or, stuff that I dragged out of my head

Location: Moncton, New Brunswick, Canada

Friday, April 01, 2011

All Over the Place

In English, we don't have a huge amount of leeway in where certain words get placed, not like those languages in which grammatical case takes the place of word order. If you have suffixes which tell you which word is the subject and which the object, while at the same time one adjective has a female ending and another a male, then you really have a great deal of freedom as to where those words are placed in a complex sentence, because it will be instantly obvious how all the words relate one to another. In English, since we don't have those features (and good thing, too, I think), we have to be careful how we structure our sentences.

This aspect of the language makes a certain type of joke possible which wouldn't work in many other languages, such as this Groucho Marx classic:

One morning I shot an elephant in my pajamas. How he got into my pajamas I'll never know.

The reason the joke works, of course, is that 1) we generally put adjectives, adverbs, and adjectival and adverbial phrases as close as possible to the noun or verb they're modifying, but 2) our brains seamlessly and unnoticeably deduce that "in my pajamas" must refer to me and not to anything else, so it's a surprise when we discover that it doesn't.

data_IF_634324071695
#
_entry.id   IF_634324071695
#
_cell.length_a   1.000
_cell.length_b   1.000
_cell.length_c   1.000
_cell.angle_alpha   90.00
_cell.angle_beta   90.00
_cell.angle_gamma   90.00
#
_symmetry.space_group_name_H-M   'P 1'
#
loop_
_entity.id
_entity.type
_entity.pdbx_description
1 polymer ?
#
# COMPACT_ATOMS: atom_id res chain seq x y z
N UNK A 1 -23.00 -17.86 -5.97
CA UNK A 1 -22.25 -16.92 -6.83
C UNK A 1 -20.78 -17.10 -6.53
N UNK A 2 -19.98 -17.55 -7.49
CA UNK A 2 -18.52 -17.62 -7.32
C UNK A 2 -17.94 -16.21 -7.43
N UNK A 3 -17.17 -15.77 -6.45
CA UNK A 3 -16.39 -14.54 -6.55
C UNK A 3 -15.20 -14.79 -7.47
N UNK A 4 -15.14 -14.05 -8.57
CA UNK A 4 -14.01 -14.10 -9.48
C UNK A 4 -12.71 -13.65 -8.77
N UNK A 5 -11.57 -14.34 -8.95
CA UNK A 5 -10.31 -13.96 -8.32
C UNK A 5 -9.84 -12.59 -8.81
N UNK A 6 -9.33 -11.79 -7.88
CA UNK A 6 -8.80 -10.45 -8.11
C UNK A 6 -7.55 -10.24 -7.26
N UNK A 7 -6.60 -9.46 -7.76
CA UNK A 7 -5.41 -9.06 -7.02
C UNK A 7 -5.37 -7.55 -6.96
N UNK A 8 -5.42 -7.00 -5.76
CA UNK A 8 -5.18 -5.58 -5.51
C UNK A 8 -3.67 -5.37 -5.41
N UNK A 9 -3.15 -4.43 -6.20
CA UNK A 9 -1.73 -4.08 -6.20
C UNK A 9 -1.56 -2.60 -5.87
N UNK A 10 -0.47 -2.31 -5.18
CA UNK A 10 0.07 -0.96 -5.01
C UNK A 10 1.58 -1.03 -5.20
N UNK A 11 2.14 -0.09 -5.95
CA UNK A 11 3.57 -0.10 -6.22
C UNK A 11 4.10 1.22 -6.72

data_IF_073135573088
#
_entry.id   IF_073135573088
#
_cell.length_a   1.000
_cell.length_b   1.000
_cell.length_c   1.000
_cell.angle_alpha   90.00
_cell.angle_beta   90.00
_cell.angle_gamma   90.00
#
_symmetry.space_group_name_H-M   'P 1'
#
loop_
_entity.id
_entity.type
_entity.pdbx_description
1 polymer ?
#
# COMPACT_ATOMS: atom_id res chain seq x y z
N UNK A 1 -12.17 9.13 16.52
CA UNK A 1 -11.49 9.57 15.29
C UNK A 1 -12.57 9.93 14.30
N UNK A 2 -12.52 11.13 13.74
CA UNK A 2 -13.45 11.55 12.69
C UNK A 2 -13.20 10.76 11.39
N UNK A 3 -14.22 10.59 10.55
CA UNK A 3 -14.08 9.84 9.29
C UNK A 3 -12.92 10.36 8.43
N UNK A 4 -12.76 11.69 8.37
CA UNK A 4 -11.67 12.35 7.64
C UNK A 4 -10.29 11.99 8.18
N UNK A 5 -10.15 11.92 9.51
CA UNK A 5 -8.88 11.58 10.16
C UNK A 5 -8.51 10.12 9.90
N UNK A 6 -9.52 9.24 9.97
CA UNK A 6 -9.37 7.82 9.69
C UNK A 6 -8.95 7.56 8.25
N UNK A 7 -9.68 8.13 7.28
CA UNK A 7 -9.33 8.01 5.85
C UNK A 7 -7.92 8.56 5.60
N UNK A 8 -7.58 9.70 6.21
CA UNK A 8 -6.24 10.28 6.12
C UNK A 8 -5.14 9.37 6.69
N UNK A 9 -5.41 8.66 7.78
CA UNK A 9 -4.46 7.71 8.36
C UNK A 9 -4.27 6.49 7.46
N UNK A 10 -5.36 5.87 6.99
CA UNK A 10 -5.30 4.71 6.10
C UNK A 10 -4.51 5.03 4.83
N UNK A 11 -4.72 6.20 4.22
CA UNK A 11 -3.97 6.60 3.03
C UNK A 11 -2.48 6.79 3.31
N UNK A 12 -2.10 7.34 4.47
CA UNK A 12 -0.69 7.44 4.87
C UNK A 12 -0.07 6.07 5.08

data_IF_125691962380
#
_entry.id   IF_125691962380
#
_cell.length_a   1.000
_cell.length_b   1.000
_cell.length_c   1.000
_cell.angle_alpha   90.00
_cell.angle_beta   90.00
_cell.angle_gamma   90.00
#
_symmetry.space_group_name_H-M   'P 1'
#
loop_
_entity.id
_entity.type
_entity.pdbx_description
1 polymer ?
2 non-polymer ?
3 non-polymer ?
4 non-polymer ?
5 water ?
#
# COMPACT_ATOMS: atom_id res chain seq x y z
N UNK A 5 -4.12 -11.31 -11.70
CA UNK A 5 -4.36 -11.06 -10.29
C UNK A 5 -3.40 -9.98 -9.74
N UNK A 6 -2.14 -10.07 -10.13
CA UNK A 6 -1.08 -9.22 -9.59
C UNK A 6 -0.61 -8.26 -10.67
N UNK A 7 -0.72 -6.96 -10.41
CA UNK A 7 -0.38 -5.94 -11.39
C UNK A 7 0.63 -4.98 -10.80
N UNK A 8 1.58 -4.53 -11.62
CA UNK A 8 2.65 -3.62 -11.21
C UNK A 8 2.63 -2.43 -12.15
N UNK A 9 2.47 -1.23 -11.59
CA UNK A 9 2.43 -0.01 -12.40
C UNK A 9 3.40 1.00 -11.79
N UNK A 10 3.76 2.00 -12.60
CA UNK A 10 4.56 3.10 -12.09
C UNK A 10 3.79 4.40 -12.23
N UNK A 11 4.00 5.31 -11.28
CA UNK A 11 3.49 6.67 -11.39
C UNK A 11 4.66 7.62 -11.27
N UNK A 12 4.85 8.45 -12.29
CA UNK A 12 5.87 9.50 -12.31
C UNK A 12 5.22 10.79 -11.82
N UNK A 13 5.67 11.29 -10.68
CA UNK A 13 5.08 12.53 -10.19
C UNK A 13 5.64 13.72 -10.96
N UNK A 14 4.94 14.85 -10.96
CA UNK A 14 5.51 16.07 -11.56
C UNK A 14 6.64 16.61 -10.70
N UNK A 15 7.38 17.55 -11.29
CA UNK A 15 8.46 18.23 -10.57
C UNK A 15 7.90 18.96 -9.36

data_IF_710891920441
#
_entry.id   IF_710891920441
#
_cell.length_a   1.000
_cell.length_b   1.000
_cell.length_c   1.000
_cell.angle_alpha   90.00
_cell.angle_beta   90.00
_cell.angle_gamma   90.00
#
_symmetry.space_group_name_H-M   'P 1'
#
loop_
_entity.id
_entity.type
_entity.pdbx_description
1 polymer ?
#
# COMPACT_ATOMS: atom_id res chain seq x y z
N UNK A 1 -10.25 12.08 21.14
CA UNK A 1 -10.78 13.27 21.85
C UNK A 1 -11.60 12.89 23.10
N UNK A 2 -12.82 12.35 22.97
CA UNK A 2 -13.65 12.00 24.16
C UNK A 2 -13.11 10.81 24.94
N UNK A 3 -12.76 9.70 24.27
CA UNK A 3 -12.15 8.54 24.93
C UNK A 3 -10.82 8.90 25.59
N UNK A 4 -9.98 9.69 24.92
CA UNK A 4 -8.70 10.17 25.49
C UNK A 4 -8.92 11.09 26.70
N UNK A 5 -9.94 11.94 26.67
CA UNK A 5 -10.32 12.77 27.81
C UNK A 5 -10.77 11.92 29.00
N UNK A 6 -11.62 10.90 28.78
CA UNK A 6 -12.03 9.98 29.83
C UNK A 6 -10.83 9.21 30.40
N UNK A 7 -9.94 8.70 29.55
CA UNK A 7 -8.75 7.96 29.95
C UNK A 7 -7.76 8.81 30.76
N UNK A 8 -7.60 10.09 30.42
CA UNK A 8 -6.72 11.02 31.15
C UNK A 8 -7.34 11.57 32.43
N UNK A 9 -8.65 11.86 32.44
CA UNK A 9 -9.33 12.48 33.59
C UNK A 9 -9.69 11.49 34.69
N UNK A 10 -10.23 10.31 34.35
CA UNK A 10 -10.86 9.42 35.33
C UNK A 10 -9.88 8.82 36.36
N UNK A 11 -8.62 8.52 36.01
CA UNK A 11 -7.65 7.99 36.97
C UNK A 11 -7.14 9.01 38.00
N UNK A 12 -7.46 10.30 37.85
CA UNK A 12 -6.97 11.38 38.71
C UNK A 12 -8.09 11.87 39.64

When we don't put a modifying phrase next to whatever it's modifying, we get messes like this, from Slate's slideshow on Google logos:

Google paid tribute to the invention of the first laser on May 16, 2008, with this illuminating display.

Even though the reasonable assumption is that we have an adverbial phrase, "on May 16, 2008", which must refer back to the verb phrase "paid tribute", it is also possible that the sentence may be read as referring to "the invention of the first laser on May 16, 2008". I had to read it twice to make sure that I hadn't somehow read the date wrong, and only then--and only after figuring that the laser was a lot more than 3 years old, since I had a CD player in the eighties--could I be sure I had understood the sentence correctly.

All it would have taken was a quick rearrangement to make it as clear as could be: "On May 16, 2008, Google paid tribute to the invention of the first laser with this illuminating display." Now how hard was that?


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